Carly, 55, and John, 56, are married and have a net worth of $25 million. Approximately half of their net worth consists of Carly’s closely held business. Carly has been developing a plan to transition her business to her two children, who are 31 and 29.

While giving away the entirety of their net worth is clearly not an option, they are willing to consider using one of their increased exemptions prior to Dec. 31, 2025. Here is what the math looks like if Carly makes a gift of the nonvoting portion of her business to an irrevocable trust for the benefit of their children:


Do nothing

Gift planning

Gross estate prior to gifting $25,000,000 $25,000,000
Carly’s taxable gift in 2023 $0 $12,920,000
Gross estate at death in 2026 $25,000,000 $12,080,000
Less: Unused exemption $14,000,000 $7,000,000
Taxable estate $11,000,000 $5,080,000
Estate tax rate 40% 40%
Projected estate tax liability $4,400,000 $2,032,000
Net to heirs $20,600,000 $22,968,000

As can be seen from this example, there is still a significant benefit even in using one spouse’s increased exemption.

Moreover, some married couples will establish an irrevocable trust known as a spousal lifetime access trust (SLAT) to give themselves even more flexibility if circumstances change, allowing the nongifting spouse to be a trust beneficiary. Notably, this strategy only works if gift-splitting is not elected on the gift tax return and, for taxpayers in community property states, a reclassification of community property as individually owned property prior to gifting will likely be required.


Since the time that the TCJA was enacted, the estate planning community has pondered the question as to what the implications would be for clients who used more exemption during their lifetime than was available to them at death. The possibility that the IRS would treat the excess gifts as part of the taxpayer’s estate was even given a name: clawback. On Nov. 26, 2019, the IRS adopted a special rule known as the anti-clawback rule confirming that it would not in fact bring these gifts back into the estate. In April 2022, this rule was clarified in proposed regulations and it was confirmed for true lifetime gifts (i.e., those where the taxpayer does not retain possession and enjoyment of the transferred asset).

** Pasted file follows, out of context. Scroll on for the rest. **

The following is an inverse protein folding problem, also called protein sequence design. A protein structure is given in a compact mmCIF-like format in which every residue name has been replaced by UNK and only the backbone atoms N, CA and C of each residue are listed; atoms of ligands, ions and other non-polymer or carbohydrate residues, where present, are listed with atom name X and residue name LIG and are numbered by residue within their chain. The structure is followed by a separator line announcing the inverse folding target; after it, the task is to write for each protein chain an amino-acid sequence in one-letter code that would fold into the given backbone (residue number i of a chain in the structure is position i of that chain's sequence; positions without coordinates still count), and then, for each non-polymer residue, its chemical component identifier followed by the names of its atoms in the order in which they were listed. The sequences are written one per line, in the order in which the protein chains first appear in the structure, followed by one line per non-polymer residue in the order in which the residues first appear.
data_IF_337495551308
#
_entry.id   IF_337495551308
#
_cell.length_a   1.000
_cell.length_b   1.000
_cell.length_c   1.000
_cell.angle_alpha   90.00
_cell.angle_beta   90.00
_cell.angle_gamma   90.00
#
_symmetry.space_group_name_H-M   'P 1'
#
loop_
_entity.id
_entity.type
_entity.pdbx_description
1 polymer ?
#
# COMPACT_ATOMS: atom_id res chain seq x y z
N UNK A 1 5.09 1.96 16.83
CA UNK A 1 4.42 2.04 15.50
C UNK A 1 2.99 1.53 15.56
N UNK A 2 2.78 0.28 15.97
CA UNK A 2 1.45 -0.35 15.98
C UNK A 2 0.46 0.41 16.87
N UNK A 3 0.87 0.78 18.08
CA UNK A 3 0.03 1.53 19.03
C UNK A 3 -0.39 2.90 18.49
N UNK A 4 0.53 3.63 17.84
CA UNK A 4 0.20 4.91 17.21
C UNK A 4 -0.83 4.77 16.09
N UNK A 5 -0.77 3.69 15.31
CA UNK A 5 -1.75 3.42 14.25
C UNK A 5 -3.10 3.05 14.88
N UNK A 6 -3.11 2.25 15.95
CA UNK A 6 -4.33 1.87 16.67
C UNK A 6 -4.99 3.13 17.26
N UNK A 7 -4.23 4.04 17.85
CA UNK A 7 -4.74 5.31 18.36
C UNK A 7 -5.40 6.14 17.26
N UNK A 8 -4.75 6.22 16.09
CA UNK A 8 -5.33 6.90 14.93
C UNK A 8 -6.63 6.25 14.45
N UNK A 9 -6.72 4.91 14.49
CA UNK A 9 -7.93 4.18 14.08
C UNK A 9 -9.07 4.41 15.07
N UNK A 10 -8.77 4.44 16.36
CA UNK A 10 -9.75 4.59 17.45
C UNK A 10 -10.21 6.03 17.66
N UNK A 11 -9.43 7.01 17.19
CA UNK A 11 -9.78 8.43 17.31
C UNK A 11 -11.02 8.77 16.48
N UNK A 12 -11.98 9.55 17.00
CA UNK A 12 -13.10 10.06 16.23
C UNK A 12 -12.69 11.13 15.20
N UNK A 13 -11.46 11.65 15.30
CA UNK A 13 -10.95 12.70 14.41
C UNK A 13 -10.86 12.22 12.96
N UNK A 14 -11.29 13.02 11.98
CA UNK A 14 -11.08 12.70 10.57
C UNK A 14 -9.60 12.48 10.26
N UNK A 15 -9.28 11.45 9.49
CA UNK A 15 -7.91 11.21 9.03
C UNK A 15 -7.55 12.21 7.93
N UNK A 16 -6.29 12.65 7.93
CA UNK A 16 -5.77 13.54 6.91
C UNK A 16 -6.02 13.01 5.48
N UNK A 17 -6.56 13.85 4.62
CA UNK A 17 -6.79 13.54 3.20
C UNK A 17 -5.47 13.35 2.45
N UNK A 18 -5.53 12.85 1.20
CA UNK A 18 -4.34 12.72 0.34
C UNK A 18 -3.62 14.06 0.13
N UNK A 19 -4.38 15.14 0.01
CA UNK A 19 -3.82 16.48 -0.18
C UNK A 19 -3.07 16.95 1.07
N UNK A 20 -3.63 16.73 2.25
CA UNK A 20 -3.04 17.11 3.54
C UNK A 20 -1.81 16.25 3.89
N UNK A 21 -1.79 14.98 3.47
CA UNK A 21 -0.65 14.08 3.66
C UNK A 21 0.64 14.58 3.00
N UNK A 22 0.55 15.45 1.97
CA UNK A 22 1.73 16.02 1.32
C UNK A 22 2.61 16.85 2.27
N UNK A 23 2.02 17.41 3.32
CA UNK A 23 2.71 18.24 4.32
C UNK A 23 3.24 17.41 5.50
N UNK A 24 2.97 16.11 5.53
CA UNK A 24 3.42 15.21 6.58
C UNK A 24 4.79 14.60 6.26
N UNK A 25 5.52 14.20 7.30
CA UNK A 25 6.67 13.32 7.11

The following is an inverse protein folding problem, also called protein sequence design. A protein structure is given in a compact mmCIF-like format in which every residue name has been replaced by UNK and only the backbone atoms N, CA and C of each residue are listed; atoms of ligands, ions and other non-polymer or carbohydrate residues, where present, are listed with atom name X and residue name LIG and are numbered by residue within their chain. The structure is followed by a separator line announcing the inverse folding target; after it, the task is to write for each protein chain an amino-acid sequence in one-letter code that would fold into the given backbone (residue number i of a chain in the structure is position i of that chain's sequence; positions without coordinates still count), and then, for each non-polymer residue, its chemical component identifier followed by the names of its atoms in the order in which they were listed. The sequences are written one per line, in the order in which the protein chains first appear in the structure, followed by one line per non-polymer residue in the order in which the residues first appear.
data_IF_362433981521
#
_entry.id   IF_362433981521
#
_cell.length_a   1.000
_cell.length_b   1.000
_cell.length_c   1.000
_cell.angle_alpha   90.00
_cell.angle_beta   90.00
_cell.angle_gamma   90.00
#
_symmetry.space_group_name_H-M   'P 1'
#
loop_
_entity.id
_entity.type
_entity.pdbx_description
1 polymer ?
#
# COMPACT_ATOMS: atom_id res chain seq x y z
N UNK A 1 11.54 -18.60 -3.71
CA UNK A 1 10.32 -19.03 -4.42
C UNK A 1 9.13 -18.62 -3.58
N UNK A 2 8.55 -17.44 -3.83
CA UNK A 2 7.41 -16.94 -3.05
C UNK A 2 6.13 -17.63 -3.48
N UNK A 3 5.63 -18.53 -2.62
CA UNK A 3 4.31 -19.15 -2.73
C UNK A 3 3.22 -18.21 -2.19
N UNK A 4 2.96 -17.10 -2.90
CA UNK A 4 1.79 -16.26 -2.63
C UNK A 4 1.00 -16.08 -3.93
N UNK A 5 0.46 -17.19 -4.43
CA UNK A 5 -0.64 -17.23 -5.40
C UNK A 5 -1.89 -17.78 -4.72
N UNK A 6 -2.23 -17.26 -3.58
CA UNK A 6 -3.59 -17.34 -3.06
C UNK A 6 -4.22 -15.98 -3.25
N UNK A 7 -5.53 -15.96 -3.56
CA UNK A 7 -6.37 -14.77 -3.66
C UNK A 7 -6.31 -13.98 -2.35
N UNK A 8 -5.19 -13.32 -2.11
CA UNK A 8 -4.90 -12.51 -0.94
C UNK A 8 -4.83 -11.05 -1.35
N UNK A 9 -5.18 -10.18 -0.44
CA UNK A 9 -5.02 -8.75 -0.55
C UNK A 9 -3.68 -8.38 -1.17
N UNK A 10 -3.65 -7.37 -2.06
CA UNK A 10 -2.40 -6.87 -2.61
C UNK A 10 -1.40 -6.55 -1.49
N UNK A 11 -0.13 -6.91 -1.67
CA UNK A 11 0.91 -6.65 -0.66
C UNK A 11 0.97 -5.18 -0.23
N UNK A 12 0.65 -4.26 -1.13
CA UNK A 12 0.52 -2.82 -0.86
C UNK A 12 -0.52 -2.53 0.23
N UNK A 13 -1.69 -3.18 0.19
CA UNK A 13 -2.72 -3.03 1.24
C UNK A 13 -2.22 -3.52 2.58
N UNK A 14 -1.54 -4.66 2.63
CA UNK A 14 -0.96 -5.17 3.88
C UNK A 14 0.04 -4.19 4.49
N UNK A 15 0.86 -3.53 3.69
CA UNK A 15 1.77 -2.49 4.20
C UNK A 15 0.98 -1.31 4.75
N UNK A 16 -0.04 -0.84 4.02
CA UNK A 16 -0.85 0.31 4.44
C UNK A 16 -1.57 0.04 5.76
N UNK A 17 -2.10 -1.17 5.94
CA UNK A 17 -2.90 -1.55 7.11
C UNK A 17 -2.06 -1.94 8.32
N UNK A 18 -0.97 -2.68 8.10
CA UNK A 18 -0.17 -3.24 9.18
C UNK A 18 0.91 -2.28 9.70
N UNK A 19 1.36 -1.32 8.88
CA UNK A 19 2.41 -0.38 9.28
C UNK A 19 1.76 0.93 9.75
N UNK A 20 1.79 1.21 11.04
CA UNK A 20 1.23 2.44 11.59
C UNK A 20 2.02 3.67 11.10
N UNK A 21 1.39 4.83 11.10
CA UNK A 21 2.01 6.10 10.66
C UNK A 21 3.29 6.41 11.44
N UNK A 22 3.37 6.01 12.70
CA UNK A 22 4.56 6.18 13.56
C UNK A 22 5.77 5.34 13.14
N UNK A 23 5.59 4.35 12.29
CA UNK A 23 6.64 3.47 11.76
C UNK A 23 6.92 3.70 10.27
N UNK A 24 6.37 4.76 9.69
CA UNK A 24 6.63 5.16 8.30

For more, see our article on the proposed IRS regulations that would claw back the exemption for certain taxpayers.

Next steps

Contemplating the entire estate planning process can undoubtedly be daunting. At Baker Tilly, estate planning professionals are available to assist you with your plan, including some of the critical steps in the gifting process:

  • Valuations of real estate, closely held business interests or other assets that require valuations.
  • Advising on which assets would be the best for gifting. In addition to the loss of cash flow or control of an asset, another consideration is the fact that assets given away to an irrevocable trust will not receive a step-up in basis at death.
  • Financial planning and cash flow analysis: How much can you afford to give away and still maintain your lifestyle?
  • Properly reporting your gifts on Form 709 (the federal gift tax return)


The information provided here is of a general nature and is not intended to address the specific circumstances of any individual or entity. In specific circumstances, the services of a professional should be sought. Tax information, if any, contained in this communication was not intended or written to be used by any person for the purpose of avoiding penalties, nor should such information be construed as an opinion upon which any person may rely. The intended recipients of this communication and any attachments are not subject to any limitation on the disclosure of the tax treatment or tax structure of any transaction or matter that is the subject of this communication and any attachments.

Michael Lum
Director, J.D.
William Grady
dynamic data and technology visualization